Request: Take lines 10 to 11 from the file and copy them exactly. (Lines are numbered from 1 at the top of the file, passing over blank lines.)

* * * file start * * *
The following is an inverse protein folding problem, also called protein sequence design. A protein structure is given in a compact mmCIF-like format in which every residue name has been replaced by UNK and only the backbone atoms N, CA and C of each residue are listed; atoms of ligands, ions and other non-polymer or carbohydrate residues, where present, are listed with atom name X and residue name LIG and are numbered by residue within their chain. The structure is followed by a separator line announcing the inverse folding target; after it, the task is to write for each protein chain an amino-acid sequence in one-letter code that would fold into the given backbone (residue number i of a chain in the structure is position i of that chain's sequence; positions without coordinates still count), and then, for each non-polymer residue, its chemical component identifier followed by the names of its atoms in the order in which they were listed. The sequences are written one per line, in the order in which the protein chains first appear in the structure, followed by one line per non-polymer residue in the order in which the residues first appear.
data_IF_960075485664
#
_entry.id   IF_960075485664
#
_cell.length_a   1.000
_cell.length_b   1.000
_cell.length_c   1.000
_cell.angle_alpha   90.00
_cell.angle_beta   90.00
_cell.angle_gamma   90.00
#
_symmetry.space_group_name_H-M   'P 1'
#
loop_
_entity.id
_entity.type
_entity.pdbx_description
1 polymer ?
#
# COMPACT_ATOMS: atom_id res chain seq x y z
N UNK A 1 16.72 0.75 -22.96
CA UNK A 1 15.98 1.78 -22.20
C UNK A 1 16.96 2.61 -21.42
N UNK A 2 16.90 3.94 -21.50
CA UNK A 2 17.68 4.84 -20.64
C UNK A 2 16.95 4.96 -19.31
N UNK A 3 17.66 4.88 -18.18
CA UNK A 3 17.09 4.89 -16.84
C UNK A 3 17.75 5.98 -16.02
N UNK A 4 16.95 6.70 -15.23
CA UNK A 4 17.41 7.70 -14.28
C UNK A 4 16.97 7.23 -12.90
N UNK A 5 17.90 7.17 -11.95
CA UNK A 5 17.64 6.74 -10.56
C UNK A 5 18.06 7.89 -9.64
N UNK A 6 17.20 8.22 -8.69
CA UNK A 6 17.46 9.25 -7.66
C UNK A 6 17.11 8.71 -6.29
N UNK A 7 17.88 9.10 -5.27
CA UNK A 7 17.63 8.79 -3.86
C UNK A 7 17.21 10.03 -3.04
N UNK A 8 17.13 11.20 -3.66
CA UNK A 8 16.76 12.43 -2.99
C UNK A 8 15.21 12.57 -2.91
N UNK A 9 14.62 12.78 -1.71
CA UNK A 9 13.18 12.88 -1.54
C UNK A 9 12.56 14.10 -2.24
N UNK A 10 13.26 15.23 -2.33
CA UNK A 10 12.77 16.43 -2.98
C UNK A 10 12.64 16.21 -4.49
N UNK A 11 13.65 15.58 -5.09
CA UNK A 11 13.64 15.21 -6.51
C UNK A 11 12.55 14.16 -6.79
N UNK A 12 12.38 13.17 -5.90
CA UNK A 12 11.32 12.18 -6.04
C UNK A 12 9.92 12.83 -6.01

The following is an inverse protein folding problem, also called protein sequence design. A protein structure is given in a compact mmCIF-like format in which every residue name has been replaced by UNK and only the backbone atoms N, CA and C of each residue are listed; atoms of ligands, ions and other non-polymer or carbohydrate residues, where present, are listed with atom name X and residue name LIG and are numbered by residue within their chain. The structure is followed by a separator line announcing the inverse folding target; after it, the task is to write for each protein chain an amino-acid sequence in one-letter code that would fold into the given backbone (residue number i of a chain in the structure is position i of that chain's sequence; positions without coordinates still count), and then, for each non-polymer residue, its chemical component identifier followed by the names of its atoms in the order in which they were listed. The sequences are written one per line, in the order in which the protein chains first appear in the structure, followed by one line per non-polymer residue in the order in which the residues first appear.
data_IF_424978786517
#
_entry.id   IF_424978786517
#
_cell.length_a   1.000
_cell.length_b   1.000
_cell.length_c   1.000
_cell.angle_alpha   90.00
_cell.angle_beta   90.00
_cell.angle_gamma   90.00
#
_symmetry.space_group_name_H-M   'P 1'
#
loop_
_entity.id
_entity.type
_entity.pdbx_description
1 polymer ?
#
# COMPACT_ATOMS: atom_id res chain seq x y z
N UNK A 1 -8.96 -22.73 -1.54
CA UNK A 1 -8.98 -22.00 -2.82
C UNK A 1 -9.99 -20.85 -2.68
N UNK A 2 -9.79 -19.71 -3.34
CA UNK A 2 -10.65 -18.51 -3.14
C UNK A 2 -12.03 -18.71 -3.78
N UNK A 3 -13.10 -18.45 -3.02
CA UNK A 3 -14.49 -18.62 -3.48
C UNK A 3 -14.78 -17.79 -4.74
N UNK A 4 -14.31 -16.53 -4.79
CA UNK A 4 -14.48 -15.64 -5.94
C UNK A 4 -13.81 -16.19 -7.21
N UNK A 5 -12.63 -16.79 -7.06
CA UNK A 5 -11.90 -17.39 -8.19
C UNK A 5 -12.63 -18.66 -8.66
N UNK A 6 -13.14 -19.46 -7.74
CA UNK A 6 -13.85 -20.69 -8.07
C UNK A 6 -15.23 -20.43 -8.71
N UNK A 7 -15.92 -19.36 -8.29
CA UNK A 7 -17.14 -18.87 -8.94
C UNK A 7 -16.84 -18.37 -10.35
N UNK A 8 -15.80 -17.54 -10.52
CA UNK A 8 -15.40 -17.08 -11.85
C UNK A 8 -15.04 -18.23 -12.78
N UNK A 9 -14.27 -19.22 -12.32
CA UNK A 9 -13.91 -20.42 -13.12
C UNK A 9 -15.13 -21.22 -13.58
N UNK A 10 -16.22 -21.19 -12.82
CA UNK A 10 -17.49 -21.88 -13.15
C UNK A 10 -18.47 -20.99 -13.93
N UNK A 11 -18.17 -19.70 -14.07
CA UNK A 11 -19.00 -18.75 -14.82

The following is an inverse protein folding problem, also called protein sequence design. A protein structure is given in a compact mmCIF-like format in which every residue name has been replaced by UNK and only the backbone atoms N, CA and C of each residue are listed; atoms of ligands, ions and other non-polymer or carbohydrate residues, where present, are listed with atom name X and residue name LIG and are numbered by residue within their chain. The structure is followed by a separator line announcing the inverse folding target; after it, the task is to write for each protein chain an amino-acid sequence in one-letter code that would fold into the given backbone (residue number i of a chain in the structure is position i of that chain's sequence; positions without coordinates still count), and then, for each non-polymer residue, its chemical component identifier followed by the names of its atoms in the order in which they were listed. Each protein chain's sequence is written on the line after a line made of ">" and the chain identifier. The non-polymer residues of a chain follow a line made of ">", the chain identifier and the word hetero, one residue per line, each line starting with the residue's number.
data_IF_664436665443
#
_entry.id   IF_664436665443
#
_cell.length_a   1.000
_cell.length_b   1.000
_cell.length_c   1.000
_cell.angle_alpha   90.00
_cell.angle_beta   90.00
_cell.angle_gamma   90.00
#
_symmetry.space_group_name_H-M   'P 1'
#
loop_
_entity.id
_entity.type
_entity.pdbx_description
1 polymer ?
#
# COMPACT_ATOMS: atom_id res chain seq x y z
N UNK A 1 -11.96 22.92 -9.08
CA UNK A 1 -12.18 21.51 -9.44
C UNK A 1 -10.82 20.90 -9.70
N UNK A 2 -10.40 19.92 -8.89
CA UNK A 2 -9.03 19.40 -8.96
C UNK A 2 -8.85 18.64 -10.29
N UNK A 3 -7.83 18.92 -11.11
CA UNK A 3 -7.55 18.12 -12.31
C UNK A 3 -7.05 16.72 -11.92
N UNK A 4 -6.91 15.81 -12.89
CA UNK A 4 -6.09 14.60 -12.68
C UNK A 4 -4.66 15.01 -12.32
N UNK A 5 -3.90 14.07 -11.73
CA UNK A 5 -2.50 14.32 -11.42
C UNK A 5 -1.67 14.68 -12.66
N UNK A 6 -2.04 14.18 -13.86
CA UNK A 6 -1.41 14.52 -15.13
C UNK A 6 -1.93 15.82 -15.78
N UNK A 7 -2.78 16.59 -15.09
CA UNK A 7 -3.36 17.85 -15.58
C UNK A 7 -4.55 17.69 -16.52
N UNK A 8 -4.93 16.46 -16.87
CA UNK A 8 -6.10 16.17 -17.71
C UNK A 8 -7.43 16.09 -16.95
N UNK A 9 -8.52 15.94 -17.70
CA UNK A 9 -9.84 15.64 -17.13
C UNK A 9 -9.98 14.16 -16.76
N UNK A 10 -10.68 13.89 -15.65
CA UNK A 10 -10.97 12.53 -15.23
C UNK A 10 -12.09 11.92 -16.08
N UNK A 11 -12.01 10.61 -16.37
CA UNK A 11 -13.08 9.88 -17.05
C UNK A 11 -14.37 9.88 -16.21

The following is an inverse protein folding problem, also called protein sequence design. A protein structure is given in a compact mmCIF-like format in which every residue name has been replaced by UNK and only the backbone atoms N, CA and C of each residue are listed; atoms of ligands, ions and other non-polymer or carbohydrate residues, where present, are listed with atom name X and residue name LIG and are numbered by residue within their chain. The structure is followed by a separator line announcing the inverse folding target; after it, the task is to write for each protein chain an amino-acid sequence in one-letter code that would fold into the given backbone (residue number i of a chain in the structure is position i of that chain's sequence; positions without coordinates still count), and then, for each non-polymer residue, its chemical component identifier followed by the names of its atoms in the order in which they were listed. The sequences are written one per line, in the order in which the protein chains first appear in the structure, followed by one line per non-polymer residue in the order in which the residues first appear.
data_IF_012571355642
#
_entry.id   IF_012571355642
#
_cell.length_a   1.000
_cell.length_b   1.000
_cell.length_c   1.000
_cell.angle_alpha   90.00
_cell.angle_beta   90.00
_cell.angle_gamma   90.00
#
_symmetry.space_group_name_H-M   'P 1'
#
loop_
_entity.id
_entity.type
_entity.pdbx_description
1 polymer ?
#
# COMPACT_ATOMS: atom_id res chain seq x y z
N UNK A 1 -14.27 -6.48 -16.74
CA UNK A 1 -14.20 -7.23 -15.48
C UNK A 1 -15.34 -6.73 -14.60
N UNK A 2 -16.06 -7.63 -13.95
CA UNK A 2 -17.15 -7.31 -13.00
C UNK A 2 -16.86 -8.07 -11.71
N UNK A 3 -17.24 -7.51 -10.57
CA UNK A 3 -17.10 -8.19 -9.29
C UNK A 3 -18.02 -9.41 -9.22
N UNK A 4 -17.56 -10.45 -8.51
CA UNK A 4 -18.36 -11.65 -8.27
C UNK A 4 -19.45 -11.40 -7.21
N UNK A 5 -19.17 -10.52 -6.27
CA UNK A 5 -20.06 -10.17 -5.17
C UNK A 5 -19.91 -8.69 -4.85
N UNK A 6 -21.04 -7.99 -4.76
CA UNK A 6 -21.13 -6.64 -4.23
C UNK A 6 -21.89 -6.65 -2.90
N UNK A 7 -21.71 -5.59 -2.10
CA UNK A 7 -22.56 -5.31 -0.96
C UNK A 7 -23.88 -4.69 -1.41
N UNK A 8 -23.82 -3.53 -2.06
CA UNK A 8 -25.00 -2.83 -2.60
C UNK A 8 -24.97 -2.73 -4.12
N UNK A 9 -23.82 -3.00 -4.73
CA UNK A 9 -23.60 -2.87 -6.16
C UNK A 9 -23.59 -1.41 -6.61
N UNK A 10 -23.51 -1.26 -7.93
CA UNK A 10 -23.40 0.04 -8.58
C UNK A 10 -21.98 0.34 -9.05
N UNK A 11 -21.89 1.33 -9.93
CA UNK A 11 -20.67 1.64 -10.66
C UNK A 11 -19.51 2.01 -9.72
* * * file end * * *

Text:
_cell.angle_beta   90.00
_cell.angle_gamma   90.00